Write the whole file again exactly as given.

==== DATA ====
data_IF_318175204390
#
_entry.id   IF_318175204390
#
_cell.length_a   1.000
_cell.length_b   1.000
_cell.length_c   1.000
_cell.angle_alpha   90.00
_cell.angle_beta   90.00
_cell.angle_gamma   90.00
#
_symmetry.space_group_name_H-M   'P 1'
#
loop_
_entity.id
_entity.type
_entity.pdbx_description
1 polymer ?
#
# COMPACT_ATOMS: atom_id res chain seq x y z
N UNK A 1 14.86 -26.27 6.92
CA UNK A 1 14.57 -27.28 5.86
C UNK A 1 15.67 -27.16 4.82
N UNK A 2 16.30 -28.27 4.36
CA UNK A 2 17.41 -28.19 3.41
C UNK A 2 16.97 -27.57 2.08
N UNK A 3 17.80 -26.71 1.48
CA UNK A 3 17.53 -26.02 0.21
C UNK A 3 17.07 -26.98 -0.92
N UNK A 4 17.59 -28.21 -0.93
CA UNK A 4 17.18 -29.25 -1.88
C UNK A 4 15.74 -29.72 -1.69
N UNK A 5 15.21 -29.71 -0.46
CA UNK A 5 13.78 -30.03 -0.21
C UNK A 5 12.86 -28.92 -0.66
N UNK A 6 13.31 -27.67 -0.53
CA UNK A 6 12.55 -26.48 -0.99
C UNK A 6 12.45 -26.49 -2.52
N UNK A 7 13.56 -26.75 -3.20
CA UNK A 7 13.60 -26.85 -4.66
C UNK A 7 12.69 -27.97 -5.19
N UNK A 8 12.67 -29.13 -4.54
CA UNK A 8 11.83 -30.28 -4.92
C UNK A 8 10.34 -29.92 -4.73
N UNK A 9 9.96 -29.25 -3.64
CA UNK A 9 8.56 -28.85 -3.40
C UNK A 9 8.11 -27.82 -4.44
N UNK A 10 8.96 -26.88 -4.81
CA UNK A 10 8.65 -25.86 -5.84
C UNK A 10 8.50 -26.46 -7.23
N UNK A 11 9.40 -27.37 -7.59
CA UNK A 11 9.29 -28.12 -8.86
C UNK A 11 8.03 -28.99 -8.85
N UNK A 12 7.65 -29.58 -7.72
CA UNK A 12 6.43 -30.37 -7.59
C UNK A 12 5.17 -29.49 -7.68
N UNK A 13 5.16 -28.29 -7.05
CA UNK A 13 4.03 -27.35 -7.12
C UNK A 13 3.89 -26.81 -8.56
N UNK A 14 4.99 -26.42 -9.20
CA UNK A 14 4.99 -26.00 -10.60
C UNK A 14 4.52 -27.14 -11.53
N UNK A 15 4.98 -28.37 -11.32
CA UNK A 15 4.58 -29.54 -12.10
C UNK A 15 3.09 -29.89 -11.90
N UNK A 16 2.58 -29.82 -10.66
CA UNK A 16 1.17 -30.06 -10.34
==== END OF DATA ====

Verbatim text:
data_IF_318175204390
#
_entry.id   IF_318175204390
#
_cell.length_a   1.000
_cell.length_b   1.000
_cell.length_c   1.000
_cell.angle_alpha   90.00
_cell.angle_beta   90.00
_cell.angle_gamma   90.00
#
_symmetry.space_group_name_H-M   'P 1'
#
loop_
_entity.id
_entity.type
_entity.pdbx_description
1 polymer ?
#
# COMPACT_ATOMS: atom_id res chain seq x y z
N UNK A 1 14.86 -26.27 6.92
CA UNK A 1 14.57 -27.28 5.86
C UNK A 1 15.67 -27.16 4.82
N UNK A 2 16.30 -28.27 4.36
CA UNK A 2 17.41 -28.19 3.41
C UNK A 2 16.97 -27.57 2.08
N UNK A 3 17.80 -26.71 1.48
CA UNK A 3 17.53 -26.02 0.21
C UNK A 3 17.07 -26.98 -0.92
N UNK A 4 17.59 -28.21 -0.93
CA UNK A 4 17.18 -29.25 -1.88
C UNK A 4 15.74 -29.72 -1.69
N UNK A 5 15.21 -29.71 -0.46
CA UNK A 5 13.78 -30.03 -0.21
C UNK A 5 12.86 -28.92 -0.66
N UNK A 6 13.31 -27.67 -0.53
CA UNK A 6 12.55 -26.48 -0.99
C UNK A 6 12.45 -26.49 -2.52
N UNK A 7 13.56 -26.75 -3.20
CA UNK A 7 13.60 -26.85 -4.66
C UNK A 7 12.69 -27.97 -5.19
N UNK A 8 12.67 -29.13 -4.54
CA UNK A 8 11.83 -30.28 -4.92
C UNK A 8 10.34 -29.92 -4.73
N UNK A 9 9.96 -29.25 -3.64
CA UNK A 9 8.56 -28.85 -3.40
C UNK A 9 8.11 -27.82 -4.44
N UNK A 10 8.96 -26.88 -4.81
CA UNK A 10 8.65 -25.86 -5.84
C UNK A 10 8.50 -26.46 -7.23
N UNK A 11 9.40 -27.37 -7.59
CA UNK A 11 9.29 -28.12 -8.86
C UNK A 11 8.03 -28.99 -8.85
N UNK A 12 7.65 -29.58 -7.72
CA UNK A 12 6.43 -30.37 -7.59
C UNK A 12 5.17 -29.49 -7.68
N UNK A 13 5.16 -28.29 -7.05
CA UNK A 13 4.03 -27.35 -7.12
C UNK A 13 3.89 -26.81 -8.56
N UNK A 14 4.99 -26.42 -9.20
CA UNK A 14 4.99 -26.00 -10.60
C UNK A 14 4.52 -27.14 -11.53
N UNK A 15 4.98 -28.37 -11.32
CA UNK A 15 4.58 -29.54 -12.10
C UNK A 15 3.09 -29.89 -11.90
N UNK A 16 2.58 -29.82 -10.66
CA UNK A 16 1.17 -30.06 -10.34